Oxford Properties Group (“Oxford”), a leading global real estate investor, asset manager and business builder, and Novaxia, a leading French urban investor and developer, have entered into a long-term strategic partnership (the “Partnership”) to invest in and, primarily, develop much needed new supply of life science real estate in France. Novaxia will act as development manager and co-asset manage alongside Oxford with the Partnership targeting approximately €1 billion (C$1.4 billion) of investment over the next few years.
The fast growth of France’s life sciences sector has accelerated further following the COVID-19 pandemic, and become a key priority for the French government, but there is a critical lack of specialist technical real estate infrastructure to support this growth. The Partnership aims to bring forward new supply of space to help meet that demand and is already in active discussions with local regulators. It will announce its first investments in the near future, which are focused on the development of lab and research centres for biotech and medtech companies.
The first phase of the Partnership’s investment activity will focus on Paris, which is experiencing an acute supply shortage of lab and life sciences incubator space. Paris attracts 80% of all biotech venture capital funding in France, which doubled between 2020 and 2021 to €1.6 billion and is expected to underpin growing demand for life sciences space. The Partnership will invest across France and is exploring other emerging markets such as Lyon and Strasbourg.
Combining the expertise of two pioneering players in a burgeoning asset class
Both Oxford and Novaxia entered the life sciences asset class in 2017 and have subsequently each built substantial expertise and leadership in the sector. The Partnership accelerates their respective strategies and brings Oxford’s international life sciences platform to the French market, combining with Novaxia’s deep local market expertise.
Oxford and its portfolio companies manage approximately C$80 billion (€58 billion) of assets worldwide. The company has grown its life science business across 10 strategic North American markets as well as in Cambridge and London in the UK. Since the start of 2021, Oxford has completed almost US$2.5 billion of life sciences investment across R&D labs and GMP facilities and has identified a further US$3.5 billion of follow-on development opportunities. This has created substantial momentum behind Oxford’s stated objective to build a dedicated and market leading US$15 billion global life science real estate business.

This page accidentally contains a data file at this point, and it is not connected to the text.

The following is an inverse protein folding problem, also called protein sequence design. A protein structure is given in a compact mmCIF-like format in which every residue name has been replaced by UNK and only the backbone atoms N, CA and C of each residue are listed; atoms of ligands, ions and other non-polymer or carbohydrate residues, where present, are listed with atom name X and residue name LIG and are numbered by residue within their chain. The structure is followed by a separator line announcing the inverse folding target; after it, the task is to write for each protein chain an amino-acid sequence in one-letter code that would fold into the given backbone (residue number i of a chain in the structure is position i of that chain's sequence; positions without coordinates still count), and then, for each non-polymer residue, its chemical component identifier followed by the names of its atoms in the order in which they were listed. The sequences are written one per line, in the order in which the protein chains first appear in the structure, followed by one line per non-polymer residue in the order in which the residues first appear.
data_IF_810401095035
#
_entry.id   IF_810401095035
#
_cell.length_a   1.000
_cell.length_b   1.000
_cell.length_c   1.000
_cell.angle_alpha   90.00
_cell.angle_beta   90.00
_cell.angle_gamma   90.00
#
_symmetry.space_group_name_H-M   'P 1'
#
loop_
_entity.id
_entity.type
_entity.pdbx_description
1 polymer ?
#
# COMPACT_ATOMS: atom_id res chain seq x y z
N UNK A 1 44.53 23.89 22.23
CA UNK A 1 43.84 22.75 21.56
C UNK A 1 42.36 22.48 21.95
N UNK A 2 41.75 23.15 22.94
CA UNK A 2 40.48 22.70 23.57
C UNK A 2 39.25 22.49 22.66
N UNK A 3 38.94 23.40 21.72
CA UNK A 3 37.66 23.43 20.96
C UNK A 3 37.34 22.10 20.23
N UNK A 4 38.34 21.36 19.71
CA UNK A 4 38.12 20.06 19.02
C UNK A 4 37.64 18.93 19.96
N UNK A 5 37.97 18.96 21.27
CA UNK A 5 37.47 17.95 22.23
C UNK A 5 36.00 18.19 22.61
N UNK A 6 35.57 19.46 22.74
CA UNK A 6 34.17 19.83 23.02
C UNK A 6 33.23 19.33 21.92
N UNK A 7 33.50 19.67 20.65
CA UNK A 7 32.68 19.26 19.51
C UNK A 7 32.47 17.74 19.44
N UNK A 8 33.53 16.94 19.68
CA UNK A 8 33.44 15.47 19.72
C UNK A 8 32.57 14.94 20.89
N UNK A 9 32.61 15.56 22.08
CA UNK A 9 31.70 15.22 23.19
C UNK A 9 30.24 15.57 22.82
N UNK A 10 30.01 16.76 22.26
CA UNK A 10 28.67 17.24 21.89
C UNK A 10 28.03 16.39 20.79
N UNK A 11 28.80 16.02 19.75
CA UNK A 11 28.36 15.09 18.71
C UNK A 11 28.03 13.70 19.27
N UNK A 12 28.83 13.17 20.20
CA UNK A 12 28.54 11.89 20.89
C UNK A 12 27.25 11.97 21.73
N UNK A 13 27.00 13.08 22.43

Oxford’s ambition is to create an end-to-end real estate ecosystem for life science firms, whereby companies can be incubated, research and develop life-saving therapeutics and, ultimately, manufacture products all within its real estate infrastructure. One existing example is Navy Yards in Philadelphia, US, where Oxford recently broke ground on the speculative development of a 12,000 sqm R&D lab space and GMP facility to support early-stage gene and cell therapy companies. It represents the first phase in Oxford’s plans to, over time, own and develop up to 280,000 sqm of research, incubation and manufacturing space at Navy Yards to create a world-class life science innovation hub in Philadelphia.
Since entering the sector in 2017, Novaxia has established a formidable ecosystem of partners and projects throughout France. In 2019, it was selected following a competitive process to develop one of Europe’s largest life sciences incubator in Central Paris. In July 2021, in partnership with Biolabs, it launched an accelerator for digital health start-ups, supported at the launch by Olivier Véran, Minister of Social Affairs and Health. Recognised as one of the top 300 fastest growing companies in France over the past three years, Novaxia currently manages nearly 100 urban regeneration projects nationally.
Joachim Azan, President and founder of Novaxia, said: "Novaxia is opening up to partnerships and breaking new ground by adding another string to its urban recycling bow. Following housing, Novaxia will recycle obsolete buildings into places of innovation in the life sciences. Following on from the project to install one of the largest incubators in Europe at the Hotel-Dieu Paris, Novaxia is developing the means to deploy suitable sites for the entire life sciences value chain throughout France (research laboratories, incubators, accelerators and production plants). Real estate will thus be the starting point for scientific innovation so that France retains its best researchers, its best companies and strengthens its scientific sovereignty.”